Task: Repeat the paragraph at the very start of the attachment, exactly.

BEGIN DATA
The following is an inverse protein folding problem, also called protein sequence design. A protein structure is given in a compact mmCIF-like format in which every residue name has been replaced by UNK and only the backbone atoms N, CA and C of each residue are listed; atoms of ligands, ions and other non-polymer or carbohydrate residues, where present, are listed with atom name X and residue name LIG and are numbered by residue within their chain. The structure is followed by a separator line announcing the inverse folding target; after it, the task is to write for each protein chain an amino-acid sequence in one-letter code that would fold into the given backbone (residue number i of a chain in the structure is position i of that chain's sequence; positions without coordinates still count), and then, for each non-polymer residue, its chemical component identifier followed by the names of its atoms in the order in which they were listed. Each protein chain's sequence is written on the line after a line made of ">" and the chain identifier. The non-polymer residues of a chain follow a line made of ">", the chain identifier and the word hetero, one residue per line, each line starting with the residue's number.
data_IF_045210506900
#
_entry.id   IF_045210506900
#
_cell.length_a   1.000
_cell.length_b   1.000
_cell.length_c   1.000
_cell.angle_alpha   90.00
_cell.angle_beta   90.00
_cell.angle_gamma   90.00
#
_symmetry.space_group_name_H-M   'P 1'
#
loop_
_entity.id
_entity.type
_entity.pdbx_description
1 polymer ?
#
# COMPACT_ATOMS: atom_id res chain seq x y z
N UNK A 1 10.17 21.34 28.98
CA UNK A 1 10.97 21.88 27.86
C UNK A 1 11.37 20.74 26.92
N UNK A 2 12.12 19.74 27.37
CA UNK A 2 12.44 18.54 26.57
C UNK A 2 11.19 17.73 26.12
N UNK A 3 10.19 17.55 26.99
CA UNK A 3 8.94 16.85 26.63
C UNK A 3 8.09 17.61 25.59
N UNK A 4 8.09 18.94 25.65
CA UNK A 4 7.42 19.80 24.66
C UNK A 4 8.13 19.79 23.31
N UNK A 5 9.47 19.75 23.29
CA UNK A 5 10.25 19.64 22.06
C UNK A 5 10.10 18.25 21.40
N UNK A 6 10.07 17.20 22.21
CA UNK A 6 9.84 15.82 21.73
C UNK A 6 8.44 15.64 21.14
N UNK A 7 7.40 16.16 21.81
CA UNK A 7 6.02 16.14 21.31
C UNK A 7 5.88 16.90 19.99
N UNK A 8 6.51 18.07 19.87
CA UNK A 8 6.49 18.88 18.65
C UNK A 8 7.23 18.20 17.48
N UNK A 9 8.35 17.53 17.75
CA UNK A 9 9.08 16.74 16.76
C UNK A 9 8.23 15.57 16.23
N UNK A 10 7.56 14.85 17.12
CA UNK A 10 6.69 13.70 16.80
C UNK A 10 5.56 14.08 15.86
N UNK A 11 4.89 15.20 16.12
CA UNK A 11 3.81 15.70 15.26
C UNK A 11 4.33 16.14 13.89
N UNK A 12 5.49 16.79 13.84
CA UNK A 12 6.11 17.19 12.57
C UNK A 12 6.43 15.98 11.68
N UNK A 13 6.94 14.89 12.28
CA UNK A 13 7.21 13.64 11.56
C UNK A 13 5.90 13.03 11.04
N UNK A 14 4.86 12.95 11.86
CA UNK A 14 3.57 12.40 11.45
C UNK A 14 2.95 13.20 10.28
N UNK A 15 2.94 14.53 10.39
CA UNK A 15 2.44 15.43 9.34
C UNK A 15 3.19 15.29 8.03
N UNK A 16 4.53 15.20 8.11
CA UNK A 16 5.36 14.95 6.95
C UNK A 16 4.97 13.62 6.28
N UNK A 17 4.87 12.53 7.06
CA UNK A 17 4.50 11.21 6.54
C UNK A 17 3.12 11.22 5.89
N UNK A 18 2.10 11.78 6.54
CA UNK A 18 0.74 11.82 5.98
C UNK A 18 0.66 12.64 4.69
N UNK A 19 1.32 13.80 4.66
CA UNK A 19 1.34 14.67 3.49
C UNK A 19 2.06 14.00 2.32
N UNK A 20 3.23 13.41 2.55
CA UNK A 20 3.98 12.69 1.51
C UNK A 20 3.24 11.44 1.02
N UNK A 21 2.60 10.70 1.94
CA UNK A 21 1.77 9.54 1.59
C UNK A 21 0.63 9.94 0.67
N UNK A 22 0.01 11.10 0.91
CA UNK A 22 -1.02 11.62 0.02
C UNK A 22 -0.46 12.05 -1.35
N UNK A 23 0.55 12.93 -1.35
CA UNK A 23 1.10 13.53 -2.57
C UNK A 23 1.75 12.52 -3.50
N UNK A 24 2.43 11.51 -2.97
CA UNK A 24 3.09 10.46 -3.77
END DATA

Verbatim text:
The following is an inverse protein folding problem, also called protein sequence design. A protein structure is given in a compact mmCIF-like format in which every residue name has been replaced by UNK and only the backbone atoms N, CA and C of each residue are listed; atoms of ligands, ions and other non-polymer or carbohydrate residues, where present, are listed with atom name X and residue name LIG and are numbered by residue within their chain. The structure is followed by a separator line announcing the inverse folding target; after it, the task is to write for each protein chain an amino-acid sequence in one-letter code that would fold into the given backbone (residue number i of a chain in the structure is position i of that chain's sequence; positions without coordinates still count), and then, for each non-polymer residue, its chemical component identifier followed by the names of its atoms in the order in which they were listed. Each protein chain's sequence is written on the line after a line made of ">" and the chain identifier. The non-polymer residues of a chain follow a line made of ">", the chain identifier and the word hetero, one residue per line, each line starting with the residue's number.